Convert Your 401(k) Plan Into a Real Retirement Plan
It wasn’t really that long ago when 401(k) plans became the primary source of retirement funding for dentists. Prior to the advent of new 401(k) plan rules in the 2000s, traditional defined-contribution plans (e.g., money purchase and profit-sharing plans) were often the go-to retirement savings vehicles. Not only did the new rules usher in an attractive tax-deductible path, but, ironically, 401(k) plans themselves somehow became the subject of quite a bit of controversy (try typing “401(k) hoax” into an Internet browser). Many in this crowd point to a distrust of Wall Street and prefer the guarantees of insurance-based solutions.
To me, this can seem like Darth Vader questioning the motives of Emperor Palpatine (please forgive the Star Wars reference). Happily, recent Department of Labor regulations regarding fiduciary retirement advice have introduced a new rule of law into a universe threatened by Death Stars, both from Wall Street and the insurance industry.
If you have selected a 401(k) plan as your means to a successful retirement-funding outcome, then congratulations. I think you have made a wise choice. But why not convert your 401(k) plan into a real retirement plan by mastering two important planning strategies?
The first strategy involves calculating the amount you need to save each working year to provide for adequate retirement spending. I fear many dentists and their advisors haven’t performed this calculation and simply make 401(k) plan contributions at some predetermined level with little or no connection to their long-term financial plan. Yikes! The result is a lack of alignment between how or how much a dentist saves and his or her ultimate retirement goals.
In formal defined-benefits plans, actuaries employ a scientific method for matching plan assets (i.e., current investments and future annual employer savings) to plan liabilities (i.e., promised future retirement payments). This scientific, mathematical calculation is called funded status. It is updated each year. You can easily apply this mathematical discipline to determine whether your 401(k) plan savings match your retirement spending needs. Keep in mind, though, that funded status is unrelated to statutory 401(k) plan maximum contribution levels. A funded status of 100% means that the value of investments in your 401(k) plan and the level of your current savings are on track to achieve your desired retirement spending needs. You don’t need an actuary to do this calculation. You simply need someone familiar with the math.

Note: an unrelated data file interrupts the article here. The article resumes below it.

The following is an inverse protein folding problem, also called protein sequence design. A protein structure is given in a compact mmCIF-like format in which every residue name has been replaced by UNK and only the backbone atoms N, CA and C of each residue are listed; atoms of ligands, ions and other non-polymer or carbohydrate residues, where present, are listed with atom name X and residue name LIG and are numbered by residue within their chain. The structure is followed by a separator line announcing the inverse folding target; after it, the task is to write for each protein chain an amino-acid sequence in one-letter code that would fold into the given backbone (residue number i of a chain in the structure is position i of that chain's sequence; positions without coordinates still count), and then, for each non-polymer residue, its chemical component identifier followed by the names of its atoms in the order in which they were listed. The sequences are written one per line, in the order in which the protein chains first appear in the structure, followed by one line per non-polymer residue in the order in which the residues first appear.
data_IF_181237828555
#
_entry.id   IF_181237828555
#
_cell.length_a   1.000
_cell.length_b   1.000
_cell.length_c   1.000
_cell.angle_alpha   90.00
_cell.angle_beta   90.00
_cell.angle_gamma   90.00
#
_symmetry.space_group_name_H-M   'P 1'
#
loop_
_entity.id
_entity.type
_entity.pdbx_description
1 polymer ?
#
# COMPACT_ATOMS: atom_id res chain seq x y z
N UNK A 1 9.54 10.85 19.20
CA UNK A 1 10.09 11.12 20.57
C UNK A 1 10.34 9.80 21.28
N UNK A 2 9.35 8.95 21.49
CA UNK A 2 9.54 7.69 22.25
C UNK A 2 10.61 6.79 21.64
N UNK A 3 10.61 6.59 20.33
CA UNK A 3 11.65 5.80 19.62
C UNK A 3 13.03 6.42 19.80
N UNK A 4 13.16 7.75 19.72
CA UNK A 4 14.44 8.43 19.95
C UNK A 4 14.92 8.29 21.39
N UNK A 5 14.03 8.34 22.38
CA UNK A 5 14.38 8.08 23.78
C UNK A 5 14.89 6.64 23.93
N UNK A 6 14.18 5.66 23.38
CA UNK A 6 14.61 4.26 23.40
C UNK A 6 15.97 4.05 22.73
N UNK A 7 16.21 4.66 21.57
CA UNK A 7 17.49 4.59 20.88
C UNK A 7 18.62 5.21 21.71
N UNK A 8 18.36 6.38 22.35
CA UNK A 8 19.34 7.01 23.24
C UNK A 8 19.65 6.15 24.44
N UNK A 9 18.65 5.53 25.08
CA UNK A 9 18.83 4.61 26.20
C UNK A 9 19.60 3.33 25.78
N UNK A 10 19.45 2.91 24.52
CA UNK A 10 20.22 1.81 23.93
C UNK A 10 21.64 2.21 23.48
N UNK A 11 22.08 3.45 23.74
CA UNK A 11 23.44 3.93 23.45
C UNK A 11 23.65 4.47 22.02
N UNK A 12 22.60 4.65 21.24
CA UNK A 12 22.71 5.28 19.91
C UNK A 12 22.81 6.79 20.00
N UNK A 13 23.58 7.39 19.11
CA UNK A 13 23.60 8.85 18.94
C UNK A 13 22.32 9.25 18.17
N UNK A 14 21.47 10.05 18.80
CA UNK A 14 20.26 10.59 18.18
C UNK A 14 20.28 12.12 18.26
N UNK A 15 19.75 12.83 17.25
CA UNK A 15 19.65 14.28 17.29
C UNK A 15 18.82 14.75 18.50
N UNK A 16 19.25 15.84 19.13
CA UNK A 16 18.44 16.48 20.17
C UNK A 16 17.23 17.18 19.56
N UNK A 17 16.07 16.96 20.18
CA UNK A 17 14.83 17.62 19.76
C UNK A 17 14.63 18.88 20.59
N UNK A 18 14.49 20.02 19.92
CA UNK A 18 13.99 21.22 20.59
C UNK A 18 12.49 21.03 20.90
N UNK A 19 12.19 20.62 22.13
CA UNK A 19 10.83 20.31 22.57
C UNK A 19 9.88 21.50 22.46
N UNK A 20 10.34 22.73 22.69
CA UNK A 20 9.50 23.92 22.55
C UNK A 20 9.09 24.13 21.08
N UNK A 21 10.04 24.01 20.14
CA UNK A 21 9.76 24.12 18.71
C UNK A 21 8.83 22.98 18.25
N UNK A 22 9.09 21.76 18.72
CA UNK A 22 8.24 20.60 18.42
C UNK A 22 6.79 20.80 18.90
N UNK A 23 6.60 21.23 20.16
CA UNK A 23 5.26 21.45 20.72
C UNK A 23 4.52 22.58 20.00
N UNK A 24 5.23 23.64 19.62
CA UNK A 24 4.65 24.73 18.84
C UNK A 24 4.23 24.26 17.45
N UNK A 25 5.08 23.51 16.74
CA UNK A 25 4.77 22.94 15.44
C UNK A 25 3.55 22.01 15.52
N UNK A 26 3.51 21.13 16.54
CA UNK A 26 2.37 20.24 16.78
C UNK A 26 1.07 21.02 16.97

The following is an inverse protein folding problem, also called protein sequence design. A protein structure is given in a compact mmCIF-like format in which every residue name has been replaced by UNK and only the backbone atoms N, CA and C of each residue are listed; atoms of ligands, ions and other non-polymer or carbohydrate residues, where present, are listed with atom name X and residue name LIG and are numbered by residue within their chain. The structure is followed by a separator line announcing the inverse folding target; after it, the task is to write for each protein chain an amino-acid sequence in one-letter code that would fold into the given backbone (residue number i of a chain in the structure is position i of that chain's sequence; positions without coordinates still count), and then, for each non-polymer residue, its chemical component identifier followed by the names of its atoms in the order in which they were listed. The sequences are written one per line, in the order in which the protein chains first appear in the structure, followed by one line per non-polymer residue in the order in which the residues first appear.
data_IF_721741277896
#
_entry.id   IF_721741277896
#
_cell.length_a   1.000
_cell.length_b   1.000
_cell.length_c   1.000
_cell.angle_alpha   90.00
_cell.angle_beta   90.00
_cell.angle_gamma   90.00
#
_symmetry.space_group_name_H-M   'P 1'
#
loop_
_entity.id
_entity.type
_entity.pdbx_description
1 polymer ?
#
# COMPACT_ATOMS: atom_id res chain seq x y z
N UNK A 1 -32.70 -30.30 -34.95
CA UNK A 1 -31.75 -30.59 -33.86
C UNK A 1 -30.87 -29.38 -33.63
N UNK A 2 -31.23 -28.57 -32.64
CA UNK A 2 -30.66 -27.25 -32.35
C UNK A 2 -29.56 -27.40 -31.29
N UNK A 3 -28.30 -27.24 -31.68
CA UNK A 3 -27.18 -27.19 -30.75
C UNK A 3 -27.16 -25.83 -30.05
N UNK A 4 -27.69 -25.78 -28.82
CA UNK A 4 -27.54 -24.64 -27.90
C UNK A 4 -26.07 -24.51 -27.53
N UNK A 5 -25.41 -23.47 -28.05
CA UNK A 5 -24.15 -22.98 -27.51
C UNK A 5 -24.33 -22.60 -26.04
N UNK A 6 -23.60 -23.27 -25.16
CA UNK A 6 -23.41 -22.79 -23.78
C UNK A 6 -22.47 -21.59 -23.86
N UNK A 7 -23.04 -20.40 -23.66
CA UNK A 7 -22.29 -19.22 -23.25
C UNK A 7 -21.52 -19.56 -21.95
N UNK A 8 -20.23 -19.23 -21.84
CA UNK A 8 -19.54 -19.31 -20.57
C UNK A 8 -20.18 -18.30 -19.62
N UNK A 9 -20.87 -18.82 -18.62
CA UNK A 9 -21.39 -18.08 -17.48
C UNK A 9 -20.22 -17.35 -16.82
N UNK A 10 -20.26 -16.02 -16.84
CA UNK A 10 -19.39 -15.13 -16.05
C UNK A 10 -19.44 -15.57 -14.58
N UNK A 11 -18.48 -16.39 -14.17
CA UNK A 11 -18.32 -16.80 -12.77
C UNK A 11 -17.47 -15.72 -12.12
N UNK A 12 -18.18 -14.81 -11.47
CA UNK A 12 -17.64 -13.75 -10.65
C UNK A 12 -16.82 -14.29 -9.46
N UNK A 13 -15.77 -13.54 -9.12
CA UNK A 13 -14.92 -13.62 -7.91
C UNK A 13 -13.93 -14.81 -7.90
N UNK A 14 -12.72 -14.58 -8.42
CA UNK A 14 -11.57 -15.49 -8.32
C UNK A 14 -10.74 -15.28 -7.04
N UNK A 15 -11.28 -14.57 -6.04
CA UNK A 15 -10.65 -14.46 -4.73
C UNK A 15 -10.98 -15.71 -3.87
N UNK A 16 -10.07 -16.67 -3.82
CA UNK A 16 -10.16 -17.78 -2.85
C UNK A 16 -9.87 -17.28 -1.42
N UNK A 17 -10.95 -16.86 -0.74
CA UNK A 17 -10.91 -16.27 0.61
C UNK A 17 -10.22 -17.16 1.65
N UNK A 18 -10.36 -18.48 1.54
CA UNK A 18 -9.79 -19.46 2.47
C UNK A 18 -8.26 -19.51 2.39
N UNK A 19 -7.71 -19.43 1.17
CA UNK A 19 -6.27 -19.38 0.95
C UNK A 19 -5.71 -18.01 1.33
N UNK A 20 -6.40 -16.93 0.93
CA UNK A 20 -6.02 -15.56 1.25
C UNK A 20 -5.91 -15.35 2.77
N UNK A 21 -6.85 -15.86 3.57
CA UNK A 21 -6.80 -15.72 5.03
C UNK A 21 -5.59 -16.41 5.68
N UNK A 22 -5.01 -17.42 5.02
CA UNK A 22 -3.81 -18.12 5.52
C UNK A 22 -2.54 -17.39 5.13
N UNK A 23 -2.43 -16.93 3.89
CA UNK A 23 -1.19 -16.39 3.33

The second strategy for converting your 401(k) plan into a real retirement plan involves getting knowledgeable advice about how to obtain the best custom plan design for your needs. This means finding the plan that allows you to deduct all of the savings required to achieve a funded status of 100% with an affordable staff cost. Let’s assume you need to save $53,000 in 2016 to achieve a funded status of 100% and your current 401(k) plan design only allows you a deductible savings limit of $25,000. By having the profit-sharing plan amended to allow for a full maximum contribution in 2016 of $53,000, come tax time you can deduct the savings needed to achieve your retirement spending goals.
Over my 39 years of advising dentists on retirement plan topics, I have been struck by how important it is for each dentist to embrace a leadership role in his or her own retirement outcome. Accountants don’t necessarily concern themselves with whether you are saving enough. Plan administrators don’t always know all the retirement plan design rules, or whether you have the best plan design to achieve your specific objectives. Investment and insurance advisors may have a bias toward certain types of products disconnected from your goals.
I rely on my dentist to maintain a healthy mouth, and that charge is squarely within his purview. There isn’t necessarily a corresponding strategic advisor among your team of accountants, plan administrators, investment advisors, and insurance advisors who is concerned with a healthy retirement outcome for you. They may each be excellent at their individual roles, but that could still leave you as the sole party responsible for orchestrating a successful retirement outcome.
It is ironic to me that retirement planning has been a central passion of my professional career, and yet retirement itself seems undesirable to me. Most dentists feel the same way, I suspect. On the other hand, the only true definition of being “rich” is the ability to maintain basic spending needs from savings and not from working income. In that regard, a 401(k) plan may be the best strategy to achieve true wealth, whether you (or I) want to retire or not.
This commentary originally appeared July 19 on DentalEconomics.com
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